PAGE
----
Persistant Genital Arousal Disorder (PGAD)

Persistent genital arousal disorder (PGAD) is an under-researched and poorly understood condition affecting men and women. PGAD is described as spontaneous, unwanted genital arousal in the absence of any subjective perception of sexual interest or desire, occurring for a period of 6 months or more (1,2,3). Those affected by PGAD describe states of physiological arousal lasting for hours or days, which are unaffected by orgasm or medication (1,2,4). Patient’s describe these symptoms as unrelenting, unpleasant and sometimes even painful (1,2). What triggers these symptoms seems to vary between individuals but may include; sexual stimulation, masturbation, stress and anxiety (4).

As these symptoms of arousal occur without warning, they are intrusive, occurring when patients are at school, at work or in social settings (4). Not surprisingly, 75% of women who were surveyed about living with PGAD reported moderate to high levels of distress about their condition (4). They described feelings of embarrassment, anxiety and depression often resulting in social withdrawal (4).

Unfortunately, the cause of PGAD is unknown. There are a number of theories but, most research to date has been on a case by case basis with no clear pattern. Some current theories include:

-PGAD may be part of a cluster called Restless Gential Syndrome – it has been highly associated with overactive bladder (67%) and restless leg syndrome (67%) (3,4,6)

-PGAD may be caused by central dopaminergic dysfunction as it has been associated with OCD, depression and anxiety (3,7)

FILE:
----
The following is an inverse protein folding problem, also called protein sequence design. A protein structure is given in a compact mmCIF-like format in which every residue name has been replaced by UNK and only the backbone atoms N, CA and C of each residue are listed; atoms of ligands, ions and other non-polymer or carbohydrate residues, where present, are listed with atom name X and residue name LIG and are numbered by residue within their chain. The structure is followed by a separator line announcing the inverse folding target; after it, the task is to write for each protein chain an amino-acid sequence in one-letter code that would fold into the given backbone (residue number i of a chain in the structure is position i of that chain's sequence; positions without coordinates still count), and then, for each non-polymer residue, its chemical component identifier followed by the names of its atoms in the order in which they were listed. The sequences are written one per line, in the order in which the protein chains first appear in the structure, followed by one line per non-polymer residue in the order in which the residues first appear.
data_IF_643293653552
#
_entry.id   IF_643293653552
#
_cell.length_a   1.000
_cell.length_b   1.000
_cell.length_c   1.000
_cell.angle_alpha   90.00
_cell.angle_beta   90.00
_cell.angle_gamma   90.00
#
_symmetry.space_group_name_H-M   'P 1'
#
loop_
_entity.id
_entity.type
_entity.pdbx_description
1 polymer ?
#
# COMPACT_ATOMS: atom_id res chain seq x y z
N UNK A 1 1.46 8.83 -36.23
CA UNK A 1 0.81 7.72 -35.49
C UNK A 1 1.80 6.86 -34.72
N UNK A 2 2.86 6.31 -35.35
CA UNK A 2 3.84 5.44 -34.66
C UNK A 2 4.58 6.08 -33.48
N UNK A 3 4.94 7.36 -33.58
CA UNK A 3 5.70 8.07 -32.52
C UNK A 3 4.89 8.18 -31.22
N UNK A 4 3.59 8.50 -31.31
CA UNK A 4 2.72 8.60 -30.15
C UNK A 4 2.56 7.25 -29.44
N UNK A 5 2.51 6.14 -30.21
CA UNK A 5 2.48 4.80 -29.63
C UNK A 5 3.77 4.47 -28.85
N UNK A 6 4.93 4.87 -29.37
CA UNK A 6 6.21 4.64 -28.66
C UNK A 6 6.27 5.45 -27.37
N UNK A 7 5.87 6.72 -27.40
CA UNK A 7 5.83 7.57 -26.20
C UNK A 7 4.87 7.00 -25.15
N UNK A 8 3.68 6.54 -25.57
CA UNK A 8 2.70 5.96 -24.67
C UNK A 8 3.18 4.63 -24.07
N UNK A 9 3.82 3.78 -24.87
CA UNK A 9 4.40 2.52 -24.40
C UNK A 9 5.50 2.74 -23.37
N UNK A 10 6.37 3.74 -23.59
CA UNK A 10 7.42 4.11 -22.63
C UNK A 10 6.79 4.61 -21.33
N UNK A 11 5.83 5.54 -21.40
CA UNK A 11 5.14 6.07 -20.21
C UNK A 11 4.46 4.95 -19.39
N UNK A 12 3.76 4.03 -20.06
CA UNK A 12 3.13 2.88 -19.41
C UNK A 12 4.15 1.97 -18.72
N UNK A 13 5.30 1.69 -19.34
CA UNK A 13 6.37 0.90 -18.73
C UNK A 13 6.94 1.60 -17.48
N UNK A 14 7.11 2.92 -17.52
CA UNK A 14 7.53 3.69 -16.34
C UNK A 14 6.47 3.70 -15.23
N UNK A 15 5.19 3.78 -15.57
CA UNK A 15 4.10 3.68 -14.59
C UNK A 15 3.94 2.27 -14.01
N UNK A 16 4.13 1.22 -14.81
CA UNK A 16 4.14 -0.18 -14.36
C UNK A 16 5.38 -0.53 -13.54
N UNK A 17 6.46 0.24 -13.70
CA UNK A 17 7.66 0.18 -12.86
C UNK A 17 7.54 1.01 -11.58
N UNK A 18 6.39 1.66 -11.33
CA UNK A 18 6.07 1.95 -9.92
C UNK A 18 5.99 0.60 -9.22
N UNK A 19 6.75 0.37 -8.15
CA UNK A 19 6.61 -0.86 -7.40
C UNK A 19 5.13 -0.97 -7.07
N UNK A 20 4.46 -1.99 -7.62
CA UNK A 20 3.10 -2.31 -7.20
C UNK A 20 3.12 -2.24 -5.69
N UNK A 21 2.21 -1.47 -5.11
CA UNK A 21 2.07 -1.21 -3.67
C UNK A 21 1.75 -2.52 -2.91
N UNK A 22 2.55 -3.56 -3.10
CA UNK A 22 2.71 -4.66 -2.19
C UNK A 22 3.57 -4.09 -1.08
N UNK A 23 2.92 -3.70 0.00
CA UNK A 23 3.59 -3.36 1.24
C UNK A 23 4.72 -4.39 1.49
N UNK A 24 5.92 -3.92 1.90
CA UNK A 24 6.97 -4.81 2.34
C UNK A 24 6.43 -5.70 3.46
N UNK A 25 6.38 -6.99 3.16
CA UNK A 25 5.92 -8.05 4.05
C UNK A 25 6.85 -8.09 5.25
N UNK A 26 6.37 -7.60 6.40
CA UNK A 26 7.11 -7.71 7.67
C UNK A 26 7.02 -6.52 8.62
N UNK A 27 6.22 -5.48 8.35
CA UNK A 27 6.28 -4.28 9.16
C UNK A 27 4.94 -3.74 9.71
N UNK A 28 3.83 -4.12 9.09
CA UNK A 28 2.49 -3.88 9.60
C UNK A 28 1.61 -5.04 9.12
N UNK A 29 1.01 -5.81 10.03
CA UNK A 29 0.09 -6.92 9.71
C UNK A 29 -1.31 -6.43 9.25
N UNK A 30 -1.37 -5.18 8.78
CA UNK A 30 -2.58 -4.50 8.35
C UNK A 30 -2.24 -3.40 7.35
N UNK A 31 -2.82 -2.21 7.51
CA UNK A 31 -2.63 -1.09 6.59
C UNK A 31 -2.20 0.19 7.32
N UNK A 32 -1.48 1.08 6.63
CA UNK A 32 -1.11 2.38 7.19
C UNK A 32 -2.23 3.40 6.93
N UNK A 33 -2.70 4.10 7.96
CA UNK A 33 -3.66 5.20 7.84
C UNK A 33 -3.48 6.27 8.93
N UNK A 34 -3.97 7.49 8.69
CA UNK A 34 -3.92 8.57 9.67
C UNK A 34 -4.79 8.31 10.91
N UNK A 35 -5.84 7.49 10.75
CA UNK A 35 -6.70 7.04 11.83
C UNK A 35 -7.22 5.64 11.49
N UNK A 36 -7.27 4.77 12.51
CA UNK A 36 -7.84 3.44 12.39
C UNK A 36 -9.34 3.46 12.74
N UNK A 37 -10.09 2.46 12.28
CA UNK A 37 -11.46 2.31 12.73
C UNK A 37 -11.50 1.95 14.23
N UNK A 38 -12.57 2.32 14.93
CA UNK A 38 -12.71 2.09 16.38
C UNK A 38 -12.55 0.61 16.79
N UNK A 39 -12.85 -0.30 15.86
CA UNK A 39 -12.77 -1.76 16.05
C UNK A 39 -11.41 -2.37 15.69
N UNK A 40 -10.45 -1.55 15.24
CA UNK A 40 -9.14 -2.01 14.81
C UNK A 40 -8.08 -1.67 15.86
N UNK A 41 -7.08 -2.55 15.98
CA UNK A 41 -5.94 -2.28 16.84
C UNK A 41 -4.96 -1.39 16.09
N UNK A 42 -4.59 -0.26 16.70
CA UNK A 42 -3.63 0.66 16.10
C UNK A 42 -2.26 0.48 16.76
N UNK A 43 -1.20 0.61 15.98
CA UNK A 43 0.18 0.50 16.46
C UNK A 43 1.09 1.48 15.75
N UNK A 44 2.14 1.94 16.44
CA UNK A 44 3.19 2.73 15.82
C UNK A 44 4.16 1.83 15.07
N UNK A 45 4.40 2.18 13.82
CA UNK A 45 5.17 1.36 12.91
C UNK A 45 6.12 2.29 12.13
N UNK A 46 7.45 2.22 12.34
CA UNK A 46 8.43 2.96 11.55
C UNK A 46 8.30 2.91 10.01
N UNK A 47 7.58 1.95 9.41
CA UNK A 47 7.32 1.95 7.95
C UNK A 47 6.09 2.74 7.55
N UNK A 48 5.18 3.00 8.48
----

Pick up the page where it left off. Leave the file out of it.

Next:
-PGAD may also be linked to pelvic floor dysfunction where increased myofascial and connective tissue tension may cause increased sensitivity of nerves in the pelvis, restricted blood flow and abnormal genital sensations (3, 8).

It is suspected that there is no specific cause of PGAD but rather it is a combination of factors including psychological, physiological and social elements.

How can Pelvic Physiotherapy help patients suffering from PGAD?

Although PGAD has not been extensively researched, the presentation and nature of symptoms associated with the disorder are similar to that of chronic pelvic pain. Symptoms must persist for greater than 6 months, they are often triggered by stress or anxiety and have a significant impact on patients’ lives leading to high levels of distress and social isolation. Chronic pain has been thoroughly researched and we know effective treatment is often multi-disciplinary, multi-modal and addresses both the peripheral tissues and the affected nervous system (9,10).

We know that pain is an output of our brain in response to an actual or perceived threat of danger (9,10). Nerves within our body act as an alarm system, sending messages to our brain about changes in temperature, movement/pressure, blood flow and stress (9). It is the brain that  then determines whether these messages should be perceived as pain (9).